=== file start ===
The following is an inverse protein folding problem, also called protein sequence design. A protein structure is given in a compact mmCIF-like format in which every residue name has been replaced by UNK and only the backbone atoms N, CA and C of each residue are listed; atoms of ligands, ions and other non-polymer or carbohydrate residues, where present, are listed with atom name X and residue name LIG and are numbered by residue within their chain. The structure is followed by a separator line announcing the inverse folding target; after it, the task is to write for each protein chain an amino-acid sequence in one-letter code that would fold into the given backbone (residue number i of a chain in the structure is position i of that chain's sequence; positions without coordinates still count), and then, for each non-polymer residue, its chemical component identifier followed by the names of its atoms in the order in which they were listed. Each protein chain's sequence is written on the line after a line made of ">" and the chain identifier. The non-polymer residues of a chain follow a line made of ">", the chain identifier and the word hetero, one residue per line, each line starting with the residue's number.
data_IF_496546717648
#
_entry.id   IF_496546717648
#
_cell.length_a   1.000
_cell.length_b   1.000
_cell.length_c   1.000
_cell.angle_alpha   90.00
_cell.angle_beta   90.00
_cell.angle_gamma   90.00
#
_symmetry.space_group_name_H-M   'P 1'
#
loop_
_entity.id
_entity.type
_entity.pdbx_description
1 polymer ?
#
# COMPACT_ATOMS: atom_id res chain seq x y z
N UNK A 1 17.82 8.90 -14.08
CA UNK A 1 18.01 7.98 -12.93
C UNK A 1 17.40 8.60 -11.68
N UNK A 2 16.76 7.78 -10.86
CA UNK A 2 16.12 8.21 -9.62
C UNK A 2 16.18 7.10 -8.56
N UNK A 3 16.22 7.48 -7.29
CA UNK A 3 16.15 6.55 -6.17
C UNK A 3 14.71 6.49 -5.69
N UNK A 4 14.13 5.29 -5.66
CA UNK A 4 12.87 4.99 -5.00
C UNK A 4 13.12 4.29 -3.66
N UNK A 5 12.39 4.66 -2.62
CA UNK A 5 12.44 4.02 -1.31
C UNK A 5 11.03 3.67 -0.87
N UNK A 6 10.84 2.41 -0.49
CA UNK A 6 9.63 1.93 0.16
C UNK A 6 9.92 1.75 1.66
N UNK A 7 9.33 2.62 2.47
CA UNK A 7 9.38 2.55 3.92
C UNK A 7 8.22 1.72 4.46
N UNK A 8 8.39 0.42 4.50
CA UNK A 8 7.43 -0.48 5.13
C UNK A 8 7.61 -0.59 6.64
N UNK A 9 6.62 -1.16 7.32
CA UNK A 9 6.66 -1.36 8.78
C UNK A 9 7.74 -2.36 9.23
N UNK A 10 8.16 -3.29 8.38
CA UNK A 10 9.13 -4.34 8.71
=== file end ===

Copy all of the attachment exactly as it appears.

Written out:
The following is an inverse protein folding problem, also called protein sequence design. A protein structure is given in a compact mmCIF-like format in which every residue name has been replaced by UNK and only the backbone atoms N, CA and C of each residue are listed; atoms of ligands, ions and other non-polymer or carbohydrate residues, where present, are listed with atom name X and residue name LIG and are numbered by residue within their chain. The structure is followed by a separator line announcing the inverse folding target; after it, the task is to write for each protein chain an amino-acid sequence in one-letter code that would fold into the given backbone (residue number i of a chain in the structure is position i of that chain's sequence; positions without coordinates still count), and then, for each non-polymer residue, its chemical component identifier followed by the names of its atoms in the order in which they were listed. Each protein chain's sequence is written on the line after a line made of ">" and the chain identifier. The non-polymer residues of a chain follow a line made of ">", the chain identifier and the word hetero, one residue per line, each line starting with the residue's number.
data_IF_496546717648
#
_entry.id   IF_496546717648
#
_cell.length_a   1.000
_cell.length_b   1.000
_cell.length_c   1.000
_cell.angle_alpha   90.00
_cell.angle_beta   90.00
_cell.angle_gamma   90.00
#
_symmetry.space_group_name_H-M   'P 1'
#
loop_
_entity.id
_entity.type
_entity.pdbx_description
1 polymer ?
#
# COMPACT_ATOMS: atom_id res chain seq x y z
N UNK A 1 17.82 8.90 -14.08
CA UNK A 1 18.01 7.98 -12.93
C UNK A 1 17.40 8.60 -11.68
N UNK A 2 16.76 7.78 -10.86
CA UNK A 2 16.12 8.21 -9.62
C UNK A 2 16.18 7.10 -8.56
N UNK A 3 16.22 7.48 -7.29
CA UNK A 3 16.15 6.55 -6.17
C UNK A 3 14.71 6.49 -5.69
N UNK A 4 14.13 5.29 -5.66
CA UNK A 4 12.87 4.99 -5.00
C UNK A 4 13.12 4.29 -3.66
N UNK A 5 12.39 4.66 -2.62
CA UNK A 5 12.44 4.02 -1.31
C UNK A 5 11.03 3.67 -0.87
N UNK A 6 10.84 2.41 -0.49
CA UNK A 6 9.63 1.93 0.16
C UNK A 6 9.92 1.75 1.66
N UNK A 7 9.33 2.62 2.47
CA UNK A 7 9.38 2.55 3.92
C UNK A 7 8.22 1.72 4.46
N UNK A 8 8.39 0.42 4.50
CA UNK A 8 7.43 -0.48 5.13
C UNK A 8 7.61 -0.59 6.64
N UNK A 9 6.62 -1.16 7.32
CA UNK A 9 6.66 -1.36 8.78
C UNK A 9 7.74 -2.36 9.23
N UNK A 10 8.16 -3.29 8.38
CA UNK A 10 9.13 -4.34 8.71